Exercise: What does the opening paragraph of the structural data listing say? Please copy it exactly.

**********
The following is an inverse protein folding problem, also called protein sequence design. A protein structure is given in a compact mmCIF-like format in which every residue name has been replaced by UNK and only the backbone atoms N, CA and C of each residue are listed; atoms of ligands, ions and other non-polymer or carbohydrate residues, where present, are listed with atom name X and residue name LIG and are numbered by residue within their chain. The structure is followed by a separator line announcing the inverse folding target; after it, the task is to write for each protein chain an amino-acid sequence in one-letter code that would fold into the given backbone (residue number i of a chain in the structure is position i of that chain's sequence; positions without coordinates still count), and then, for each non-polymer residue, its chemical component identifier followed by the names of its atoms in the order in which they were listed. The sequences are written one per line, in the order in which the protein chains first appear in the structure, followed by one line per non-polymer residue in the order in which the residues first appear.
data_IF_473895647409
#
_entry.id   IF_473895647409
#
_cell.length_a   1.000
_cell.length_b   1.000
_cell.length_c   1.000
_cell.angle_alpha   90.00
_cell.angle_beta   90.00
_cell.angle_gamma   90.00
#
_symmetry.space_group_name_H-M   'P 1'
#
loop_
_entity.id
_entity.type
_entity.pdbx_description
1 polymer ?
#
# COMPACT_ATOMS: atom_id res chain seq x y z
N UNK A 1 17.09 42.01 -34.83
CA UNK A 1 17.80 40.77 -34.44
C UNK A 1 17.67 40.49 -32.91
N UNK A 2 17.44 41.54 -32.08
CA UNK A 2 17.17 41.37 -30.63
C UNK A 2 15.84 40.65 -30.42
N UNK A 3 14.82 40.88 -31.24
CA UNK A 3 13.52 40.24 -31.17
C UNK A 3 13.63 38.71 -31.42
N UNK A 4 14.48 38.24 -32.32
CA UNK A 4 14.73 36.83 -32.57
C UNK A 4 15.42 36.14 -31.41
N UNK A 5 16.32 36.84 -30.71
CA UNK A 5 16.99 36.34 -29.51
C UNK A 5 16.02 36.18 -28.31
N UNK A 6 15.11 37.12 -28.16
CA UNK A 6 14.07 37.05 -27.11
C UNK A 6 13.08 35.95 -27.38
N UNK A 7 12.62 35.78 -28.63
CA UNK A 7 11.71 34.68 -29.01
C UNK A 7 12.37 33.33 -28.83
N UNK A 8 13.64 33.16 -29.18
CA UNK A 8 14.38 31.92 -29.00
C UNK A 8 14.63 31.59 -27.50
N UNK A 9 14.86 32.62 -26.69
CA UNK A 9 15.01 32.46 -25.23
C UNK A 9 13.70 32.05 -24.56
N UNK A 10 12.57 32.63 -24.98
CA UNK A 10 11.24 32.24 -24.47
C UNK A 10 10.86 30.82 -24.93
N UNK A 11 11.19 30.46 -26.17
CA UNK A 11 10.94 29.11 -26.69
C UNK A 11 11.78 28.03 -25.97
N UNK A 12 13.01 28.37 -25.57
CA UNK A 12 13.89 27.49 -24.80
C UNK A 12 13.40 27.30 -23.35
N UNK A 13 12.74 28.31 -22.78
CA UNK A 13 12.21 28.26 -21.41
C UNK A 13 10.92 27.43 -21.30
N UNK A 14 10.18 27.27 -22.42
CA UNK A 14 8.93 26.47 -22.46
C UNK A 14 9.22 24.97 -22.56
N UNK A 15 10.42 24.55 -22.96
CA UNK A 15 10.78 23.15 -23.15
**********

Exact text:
The following is an inverse protein folding problem, also called protein sequence design. A protein structure is given in a compact mmCIF-like format in which every residue name has been replaced by UNK and only the backbone atoms N, CA and C of each residue are listed; atoms of ligands, ions and other non-polymer or carbohydrate residues, where present, are listed with atom name X and residue name LIG and are numbered by residue within their chain. The structure is followed by a separator line announcing the inverse folding target; after it, the task is to write for each protein chain an amino-acid sequence in one-letter code that would fold into the given backbone (residue number i of a chain in the structure is position i of that chain's sequence; positions without coordinates still count), and then, for each non-polymer residue, its chemical component identifier followed by the names of its atoms in the order in which they were listed. The sequences are written one per line, in the order in which the protein chains first appear in the structure, followed by one line per non-polymer residue in the order in which the residues first appear.